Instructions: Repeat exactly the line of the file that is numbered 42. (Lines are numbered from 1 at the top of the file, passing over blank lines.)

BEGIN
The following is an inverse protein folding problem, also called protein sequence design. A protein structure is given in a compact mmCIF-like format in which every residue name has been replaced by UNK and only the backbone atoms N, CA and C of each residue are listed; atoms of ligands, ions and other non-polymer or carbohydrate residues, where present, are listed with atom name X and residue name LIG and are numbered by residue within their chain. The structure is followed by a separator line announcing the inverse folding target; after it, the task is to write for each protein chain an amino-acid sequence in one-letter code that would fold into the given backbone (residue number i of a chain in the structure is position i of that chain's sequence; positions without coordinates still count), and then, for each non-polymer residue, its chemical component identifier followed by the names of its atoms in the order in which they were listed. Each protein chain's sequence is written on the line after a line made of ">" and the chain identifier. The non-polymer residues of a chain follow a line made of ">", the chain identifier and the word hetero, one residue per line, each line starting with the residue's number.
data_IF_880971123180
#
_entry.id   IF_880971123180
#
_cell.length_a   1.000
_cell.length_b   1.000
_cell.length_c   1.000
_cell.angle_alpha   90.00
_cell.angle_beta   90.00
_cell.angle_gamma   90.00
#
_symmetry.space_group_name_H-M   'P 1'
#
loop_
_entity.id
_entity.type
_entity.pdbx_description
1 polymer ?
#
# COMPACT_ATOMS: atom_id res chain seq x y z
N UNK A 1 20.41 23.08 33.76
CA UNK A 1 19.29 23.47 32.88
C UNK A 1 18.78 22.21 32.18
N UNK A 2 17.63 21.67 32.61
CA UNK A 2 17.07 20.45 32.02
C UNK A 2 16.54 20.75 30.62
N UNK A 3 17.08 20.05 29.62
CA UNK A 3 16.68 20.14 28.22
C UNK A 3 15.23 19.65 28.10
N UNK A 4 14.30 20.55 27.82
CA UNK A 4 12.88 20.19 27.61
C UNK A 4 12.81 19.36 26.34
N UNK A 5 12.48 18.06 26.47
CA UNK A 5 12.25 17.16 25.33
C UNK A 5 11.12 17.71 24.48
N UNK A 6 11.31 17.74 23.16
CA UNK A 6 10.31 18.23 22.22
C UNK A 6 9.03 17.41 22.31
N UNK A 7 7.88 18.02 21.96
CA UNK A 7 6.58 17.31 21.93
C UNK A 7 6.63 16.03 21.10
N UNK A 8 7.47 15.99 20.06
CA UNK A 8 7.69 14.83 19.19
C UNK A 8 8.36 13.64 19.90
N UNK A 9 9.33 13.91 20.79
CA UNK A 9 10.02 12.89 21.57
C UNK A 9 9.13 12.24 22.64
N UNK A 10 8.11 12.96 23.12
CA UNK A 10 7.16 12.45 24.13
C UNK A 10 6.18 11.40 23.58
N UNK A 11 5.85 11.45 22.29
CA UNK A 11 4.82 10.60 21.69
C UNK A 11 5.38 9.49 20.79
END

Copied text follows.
C UNK A 7 6.63 16.03 21.10